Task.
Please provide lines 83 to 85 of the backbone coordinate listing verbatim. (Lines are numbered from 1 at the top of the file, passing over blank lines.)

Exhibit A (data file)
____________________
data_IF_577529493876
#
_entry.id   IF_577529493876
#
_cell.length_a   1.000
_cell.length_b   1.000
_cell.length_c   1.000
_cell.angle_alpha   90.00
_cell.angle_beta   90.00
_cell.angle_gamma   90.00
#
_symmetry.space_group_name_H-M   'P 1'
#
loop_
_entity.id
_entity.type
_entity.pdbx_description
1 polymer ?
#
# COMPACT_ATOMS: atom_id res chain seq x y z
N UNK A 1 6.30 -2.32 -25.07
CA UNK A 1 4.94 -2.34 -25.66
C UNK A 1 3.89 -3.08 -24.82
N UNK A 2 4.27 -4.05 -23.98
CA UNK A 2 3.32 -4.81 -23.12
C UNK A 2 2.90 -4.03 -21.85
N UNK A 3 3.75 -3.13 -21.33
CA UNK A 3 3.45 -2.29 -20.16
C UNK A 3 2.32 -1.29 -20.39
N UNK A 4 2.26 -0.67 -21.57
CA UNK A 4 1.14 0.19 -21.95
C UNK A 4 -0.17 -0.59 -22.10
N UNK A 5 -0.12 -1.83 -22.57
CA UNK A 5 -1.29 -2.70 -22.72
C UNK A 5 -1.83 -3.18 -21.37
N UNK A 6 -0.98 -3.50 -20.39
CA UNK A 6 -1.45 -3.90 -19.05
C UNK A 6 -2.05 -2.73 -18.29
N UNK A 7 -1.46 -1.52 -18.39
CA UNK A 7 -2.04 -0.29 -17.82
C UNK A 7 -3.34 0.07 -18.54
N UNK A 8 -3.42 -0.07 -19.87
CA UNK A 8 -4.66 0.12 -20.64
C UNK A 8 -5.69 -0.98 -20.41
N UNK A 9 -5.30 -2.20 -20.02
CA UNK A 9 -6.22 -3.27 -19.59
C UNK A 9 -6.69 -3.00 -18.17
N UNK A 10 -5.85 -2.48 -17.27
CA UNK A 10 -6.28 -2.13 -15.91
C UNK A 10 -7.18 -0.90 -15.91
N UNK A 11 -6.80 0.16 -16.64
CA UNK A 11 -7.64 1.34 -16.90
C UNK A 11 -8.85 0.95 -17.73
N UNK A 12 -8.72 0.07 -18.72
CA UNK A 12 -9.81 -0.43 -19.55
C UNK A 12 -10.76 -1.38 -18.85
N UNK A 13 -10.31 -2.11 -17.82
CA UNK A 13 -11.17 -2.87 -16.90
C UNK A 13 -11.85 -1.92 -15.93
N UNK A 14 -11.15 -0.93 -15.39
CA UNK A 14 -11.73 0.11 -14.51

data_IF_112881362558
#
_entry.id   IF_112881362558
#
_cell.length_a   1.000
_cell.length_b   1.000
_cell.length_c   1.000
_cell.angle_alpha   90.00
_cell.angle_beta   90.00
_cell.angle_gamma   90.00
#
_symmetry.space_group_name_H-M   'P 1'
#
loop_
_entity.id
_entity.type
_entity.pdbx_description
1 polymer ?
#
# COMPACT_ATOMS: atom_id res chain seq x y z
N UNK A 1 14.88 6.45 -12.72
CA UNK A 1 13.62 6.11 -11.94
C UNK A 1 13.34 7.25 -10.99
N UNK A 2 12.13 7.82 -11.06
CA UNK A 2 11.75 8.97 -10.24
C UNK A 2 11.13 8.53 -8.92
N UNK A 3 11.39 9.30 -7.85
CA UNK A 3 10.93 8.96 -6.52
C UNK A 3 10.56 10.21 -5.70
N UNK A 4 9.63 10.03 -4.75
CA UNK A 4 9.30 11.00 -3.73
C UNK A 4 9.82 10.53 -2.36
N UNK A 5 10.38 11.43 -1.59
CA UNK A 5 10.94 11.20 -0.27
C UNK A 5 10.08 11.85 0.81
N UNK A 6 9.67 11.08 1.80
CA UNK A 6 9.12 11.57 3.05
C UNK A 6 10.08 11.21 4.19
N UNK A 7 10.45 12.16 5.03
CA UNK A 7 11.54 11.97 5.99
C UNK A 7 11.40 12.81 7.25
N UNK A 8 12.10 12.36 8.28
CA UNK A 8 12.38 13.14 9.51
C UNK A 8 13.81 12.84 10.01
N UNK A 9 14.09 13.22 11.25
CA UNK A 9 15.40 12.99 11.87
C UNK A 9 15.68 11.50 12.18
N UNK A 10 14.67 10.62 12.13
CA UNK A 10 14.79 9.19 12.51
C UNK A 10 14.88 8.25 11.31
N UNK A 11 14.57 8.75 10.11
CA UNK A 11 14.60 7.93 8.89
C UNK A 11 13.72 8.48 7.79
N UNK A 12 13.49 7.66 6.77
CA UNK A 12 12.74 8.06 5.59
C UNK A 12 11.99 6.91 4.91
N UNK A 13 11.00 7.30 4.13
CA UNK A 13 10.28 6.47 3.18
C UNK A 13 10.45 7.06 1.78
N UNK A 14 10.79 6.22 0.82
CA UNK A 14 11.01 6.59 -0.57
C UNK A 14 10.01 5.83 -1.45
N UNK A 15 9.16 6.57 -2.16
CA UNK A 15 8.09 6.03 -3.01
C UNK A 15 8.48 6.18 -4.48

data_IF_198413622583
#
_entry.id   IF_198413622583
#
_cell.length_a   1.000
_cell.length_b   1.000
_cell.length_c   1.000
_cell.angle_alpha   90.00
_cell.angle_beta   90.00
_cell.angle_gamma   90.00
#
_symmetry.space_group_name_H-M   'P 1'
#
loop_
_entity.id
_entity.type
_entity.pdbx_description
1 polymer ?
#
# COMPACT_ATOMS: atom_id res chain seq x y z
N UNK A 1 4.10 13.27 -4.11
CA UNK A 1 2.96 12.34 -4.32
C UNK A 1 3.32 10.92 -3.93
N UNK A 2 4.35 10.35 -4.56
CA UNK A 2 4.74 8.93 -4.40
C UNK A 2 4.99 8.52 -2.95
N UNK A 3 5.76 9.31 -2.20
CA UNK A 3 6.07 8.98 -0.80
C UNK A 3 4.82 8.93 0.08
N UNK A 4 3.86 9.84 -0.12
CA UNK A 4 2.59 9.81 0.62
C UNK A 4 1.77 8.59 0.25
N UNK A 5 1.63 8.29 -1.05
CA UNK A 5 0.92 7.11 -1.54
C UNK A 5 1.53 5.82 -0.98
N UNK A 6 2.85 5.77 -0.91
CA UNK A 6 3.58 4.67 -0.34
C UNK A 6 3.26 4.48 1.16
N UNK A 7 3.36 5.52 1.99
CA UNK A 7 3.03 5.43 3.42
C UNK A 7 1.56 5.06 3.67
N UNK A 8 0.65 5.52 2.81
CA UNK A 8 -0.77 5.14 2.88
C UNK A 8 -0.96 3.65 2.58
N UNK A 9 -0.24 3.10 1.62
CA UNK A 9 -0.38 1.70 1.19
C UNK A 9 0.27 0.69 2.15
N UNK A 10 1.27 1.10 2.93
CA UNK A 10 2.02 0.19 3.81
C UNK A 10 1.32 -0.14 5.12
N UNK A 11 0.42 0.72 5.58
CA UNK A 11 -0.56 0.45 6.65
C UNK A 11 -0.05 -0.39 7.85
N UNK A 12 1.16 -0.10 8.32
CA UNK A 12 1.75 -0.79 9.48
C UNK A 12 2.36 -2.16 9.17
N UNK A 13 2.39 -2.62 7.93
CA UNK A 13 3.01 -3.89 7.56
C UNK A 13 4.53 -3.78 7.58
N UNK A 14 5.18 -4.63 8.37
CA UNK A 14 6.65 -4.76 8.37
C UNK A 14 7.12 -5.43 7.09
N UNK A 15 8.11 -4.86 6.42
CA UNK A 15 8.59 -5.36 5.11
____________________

CA UNK A 1 13.62 6.11 -11.94
C UNK A 1 13.34 7.25 -10.99
N UNK A 2 12.13 7.82 -11.06